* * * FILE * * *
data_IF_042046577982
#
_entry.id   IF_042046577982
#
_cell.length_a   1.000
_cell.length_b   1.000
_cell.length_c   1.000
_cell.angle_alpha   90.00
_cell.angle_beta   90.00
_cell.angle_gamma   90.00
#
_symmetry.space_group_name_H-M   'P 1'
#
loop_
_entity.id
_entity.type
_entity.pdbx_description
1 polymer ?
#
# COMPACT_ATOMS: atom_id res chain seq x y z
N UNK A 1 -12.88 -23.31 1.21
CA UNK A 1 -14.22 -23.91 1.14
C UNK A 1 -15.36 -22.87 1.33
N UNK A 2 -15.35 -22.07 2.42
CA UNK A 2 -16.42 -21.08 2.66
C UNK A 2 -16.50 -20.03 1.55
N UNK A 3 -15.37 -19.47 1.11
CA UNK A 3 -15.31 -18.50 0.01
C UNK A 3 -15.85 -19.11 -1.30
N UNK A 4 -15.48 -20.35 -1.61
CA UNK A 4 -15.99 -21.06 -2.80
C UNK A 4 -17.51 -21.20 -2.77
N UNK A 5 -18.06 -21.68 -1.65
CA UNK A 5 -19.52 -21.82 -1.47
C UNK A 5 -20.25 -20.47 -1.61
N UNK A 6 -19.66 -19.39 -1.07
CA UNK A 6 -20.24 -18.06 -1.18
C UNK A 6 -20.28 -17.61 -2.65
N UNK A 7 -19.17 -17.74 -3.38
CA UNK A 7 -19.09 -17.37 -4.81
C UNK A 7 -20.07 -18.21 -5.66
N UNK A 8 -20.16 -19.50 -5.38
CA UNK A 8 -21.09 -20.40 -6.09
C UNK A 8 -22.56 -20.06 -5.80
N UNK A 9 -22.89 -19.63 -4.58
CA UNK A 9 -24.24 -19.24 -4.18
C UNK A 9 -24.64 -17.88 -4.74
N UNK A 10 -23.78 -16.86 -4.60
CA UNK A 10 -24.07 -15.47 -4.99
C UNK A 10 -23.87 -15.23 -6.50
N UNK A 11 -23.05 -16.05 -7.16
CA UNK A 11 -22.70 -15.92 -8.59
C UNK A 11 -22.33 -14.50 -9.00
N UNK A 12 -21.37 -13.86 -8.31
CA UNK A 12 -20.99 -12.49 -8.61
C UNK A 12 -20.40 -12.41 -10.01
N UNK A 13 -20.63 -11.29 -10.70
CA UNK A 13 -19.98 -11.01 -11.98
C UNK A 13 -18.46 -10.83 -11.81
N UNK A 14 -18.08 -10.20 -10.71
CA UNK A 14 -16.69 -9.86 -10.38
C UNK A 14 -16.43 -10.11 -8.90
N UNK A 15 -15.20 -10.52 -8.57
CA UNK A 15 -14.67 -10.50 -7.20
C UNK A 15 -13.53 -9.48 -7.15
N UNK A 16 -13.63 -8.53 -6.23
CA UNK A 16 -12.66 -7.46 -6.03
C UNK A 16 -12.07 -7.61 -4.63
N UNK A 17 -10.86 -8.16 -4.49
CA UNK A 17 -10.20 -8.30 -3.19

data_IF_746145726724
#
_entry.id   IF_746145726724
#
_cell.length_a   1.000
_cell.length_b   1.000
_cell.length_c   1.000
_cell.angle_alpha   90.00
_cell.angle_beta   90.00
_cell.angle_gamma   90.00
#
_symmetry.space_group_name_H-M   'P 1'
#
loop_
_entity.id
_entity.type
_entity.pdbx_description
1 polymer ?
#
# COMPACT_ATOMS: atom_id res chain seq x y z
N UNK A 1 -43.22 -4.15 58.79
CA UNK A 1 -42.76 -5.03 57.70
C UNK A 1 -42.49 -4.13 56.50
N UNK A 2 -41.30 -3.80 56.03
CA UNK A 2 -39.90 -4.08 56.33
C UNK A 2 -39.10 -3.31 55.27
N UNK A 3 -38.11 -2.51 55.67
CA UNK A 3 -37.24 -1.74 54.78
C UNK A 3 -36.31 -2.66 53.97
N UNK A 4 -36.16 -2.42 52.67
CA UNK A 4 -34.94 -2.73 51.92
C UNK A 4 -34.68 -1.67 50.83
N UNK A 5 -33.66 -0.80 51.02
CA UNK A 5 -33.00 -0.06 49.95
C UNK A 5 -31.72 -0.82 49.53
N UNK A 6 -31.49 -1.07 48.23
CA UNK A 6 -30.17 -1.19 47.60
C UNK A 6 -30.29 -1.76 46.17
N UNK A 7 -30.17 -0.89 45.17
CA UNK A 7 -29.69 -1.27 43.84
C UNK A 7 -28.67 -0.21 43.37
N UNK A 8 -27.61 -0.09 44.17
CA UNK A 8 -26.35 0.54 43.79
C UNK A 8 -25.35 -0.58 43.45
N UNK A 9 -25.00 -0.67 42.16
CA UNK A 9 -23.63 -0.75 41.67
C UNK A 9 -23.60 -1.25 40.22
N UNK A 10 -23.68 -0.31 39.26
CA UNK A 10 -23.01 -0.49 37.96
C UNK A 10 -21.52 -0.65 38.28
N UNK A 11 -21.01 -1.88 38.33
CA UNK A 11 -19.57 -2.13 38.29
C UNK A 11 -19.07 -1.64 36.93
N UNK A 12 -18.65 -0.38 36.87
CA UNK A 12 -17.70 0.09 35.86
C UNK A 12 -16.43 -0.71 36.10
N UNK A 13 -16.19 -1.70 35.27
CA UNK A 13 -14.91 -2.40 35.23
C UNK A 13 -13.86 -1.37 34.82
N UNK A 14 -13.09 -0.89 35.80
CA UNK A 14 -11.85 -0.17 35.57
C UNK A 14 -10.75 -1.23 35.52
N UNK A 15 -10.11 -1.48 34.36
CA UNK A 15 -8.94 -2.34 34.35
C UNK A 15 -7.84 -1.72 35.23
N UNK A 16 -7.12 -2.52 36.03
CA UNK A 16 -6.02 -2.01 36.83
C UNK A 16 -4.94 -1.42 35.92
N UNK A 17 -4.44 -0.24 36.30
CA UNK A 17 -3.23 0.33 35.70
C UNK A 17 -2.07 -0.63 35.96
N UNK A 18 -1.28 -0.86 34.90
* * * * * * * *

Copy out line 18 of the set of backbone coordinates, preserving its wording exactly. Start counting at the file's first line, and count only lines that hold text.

1 polymer ?